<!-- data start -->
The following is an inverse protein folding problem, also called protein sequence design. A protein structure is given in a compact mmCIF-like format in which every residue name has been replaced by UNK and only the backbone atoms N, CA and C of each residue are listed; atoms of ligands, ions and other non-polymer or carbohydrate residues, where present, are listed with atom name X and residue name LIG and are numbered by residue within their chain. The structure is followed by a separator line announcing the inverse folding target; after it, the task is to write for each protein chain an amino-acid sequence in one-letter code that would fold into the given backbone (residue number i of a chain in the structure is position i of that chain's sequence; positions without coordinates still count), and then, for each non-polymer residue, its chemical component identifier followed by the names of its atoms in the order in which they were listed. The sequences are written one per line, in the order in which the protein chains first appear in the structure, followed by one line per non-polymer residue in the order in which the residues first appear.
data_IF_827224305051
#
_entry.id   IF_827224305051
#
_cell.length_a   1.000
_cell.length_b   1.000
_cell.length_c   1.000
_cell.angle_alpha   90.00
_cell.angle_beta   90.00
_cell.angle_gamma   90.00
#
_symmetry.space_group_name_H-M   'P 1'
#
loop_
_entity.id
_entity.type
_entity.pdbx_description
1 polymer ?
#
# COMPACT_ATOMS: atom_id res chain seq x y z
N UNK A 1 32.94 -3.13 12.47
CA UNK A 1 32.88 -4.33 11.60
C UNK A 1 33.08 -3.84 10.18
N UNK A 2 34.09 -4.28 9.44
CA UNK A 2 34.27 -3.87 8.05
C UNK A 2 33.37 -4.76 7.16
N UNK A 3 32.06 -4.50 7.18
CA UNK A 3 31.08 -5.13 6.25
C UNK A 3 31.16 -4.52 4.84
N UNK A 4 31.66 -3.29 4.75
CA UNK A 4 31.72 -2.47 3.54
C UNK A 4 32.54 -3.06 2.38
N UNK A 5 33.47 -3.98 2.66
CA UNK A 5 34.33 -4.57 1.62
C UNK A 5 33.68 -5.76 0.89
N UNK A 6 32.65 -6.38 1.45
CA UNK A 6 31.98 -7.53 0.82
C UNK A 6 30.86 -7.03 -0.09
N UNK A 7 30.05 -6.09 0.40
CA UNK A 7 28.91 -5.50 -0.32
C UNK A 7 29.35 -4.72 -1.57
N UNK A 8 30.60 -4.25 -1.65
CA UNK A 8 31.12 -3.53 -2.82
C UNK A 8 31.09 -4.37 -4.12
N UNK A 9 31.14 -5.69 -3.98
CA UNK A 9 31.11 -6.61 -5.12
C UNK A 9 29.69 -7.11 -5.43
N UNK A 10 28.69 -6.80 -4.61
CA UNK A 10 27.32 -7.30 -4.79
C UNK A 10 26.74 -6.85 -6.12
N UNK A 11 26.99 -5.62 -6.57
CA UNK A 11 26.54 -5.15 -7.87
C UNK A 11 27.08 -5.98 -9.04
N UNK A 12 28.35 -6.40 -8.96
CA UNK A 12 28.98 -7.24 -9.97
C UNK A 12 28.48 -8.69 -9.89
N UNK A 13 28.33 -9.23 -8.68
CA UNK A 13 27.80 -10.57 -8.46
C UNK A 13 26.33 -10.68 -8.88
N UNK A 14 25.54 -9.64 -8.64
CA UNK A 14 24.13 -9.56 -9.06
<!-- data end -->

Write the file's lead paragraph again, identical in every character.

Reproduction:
The following is an inverse protein folding problem, also called protein sequence design. A protein structure is given in a compact mmCIF-like format in which every residue name has been replaced by UNK and only the backbone atoms N, CA and C of each residue are listed; atoms of ligands, ions and other non-polymer or carbohydrate residues, where present, are listed with atom name X and residue name LIG and are numbered by residue within their chain. The structure is followed by a separator line announcing the inverse folding target; after it, the task is to write for each protein chain an amino-acid sequence in one-letter code that would fold into the given backbone (residue number i of a chain in the structure is position i of that chain's sequence; positions without coordinates still count), and then, for each non-polymer residue, its chemical component identifier followed by the names of its atoms in the order in which they were listed. The sequences are written one per line, in the order in which the protein chains first appear in the structure, followed by one line per non-polymer residue in the order in which the residues first appear.